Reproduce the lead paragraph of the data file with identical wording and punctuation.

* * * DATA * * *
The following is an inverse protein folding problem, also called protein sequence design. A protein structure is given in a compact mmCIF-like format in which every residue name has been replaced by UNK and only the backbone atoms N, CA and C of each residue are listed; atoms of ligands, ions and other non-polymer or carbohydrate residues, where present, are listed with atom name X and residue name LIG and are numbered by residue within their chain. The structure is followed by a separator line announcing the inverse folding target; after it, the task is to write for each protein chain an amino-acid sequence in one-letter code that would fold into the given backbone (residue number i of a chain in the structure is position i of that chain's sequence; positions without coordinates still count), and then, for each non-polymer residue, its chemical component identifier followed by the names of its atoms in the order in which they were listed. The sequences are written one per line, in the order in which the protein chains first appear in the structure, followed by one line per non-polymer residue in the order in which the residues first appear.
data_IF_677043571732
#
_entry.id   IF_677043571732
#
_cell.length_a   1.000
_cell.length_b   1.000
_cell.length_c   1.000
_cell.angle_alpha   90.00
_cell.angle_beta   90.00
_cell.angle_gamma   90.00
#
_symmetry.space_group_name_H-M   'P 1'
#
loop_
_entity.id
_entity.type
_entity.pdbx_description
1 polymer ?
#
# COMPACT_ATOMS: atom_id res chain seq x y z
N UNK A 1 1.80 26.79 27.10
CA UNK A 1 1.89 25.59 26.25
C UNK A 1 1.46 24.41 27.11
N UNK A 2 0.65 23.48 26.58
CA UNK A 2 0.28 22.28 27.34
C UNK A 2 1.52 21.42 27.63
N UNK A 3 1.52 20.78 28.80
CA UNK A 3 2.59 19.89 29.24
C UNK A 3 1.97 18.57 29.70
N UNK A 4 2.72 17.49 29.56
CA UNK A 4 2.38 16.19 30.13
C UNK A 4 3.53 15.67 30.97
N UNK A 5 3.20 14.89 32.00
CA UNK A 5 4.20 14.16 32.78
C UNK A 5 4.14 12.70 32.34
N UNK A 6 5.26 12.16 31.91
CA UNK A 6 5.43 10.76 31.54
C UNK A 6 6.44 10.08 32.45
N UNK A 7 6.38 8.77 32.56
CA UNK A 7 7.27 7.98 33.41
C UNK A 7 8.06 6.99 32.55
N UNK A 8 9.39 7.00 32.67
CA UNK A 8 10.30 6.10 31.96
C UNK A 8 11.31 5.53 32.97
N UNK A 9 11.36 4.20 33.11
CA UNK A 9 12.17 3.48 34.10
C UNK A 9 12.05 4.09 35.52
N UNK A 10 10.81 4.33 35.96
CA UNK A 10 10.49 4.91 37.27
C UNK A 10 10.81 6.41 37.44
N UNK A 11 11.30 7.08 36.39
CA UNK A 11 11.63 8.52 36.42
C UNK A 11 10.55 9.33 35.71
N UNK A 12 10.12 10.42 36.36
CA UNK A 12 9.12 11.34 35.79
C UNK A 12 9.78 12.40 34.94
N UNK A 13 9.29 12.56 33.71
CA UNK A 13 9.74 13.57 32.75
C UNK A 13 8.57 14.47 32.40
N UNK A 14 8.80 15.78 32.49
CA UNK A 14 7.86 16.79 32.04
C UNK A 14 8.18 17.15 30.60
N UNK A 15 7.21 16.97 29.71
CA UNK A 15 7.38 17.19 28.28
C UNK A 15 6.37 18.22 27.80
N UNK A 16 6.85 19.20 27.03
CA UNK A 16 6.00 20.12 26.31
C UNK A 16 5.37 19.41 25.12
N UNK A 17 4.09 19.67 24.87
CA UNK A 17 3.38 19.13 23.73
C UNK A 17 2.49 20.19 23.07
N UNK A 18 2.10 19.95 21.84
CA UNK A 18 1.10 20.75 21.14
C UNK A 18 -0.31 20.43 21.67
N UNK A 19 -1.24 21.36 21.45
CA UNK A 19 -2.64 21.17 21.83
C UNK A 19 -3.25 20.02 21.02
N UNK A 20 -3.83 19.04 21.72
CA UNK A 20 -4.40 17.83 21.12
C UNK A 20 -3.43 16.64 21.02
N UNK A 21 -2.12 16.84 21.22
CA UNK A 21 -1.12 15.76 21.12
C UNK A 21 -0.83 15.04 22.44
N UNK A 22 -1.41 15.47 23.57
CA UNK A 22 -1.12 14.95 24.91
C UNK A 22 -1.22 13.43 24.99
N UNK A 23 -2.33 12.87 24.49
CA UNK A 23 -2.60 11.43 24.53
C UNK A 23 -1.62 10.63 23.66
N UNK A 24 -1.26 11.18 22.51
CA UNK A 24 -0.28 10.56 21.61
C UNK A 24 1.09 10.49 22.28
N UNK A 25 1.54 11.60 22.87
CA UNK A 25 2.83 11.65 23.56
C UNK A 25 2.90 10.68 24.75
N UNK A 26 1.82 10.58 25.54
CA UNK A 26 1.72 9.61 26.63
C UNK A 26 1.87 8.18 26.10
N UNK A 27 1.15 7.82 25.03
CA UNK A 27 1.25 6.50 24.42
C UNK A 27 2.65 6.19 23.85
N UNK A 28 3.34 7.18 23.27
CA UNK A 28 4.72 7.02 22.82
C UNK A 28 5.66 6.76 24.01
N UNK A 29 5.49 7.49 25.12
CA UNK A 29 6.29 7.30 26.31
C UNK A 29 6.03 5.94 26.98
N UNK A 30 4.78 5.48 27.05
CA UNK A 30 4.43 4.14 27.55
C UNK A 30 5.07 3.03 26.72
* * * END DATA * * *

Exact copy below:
The following is an inverse protein folding problem, also called protein sequence design. A protein structure is given in a compact mmCIF-like format in which every residue name has been replaced by UNK and only the backbone atoms N, CA and C of each residue are listed; atoms of ligands, ions and other non-polymer or carbohydrate residues, where present, are listed with atom name X and residue name LIG and are numbered by residue within their chain. The structure is followed by a separator line announcing the inverse folding target; after it, the task is to write for each protein chain an amino-acid sequence in one-letter code that would fold into the given backbone (residue number i of a chain in the structure is position i of that chain's sequence; positions without coordinates still count), and then, for each non-polymer residue, its chemical component identifier followed by the names of its atoms in the order in which they were listed. The sequences are written one per line, in the order in which the protein chains first appear in the structure, followed by one line per non-polymer residue in the order in which the residues first appear.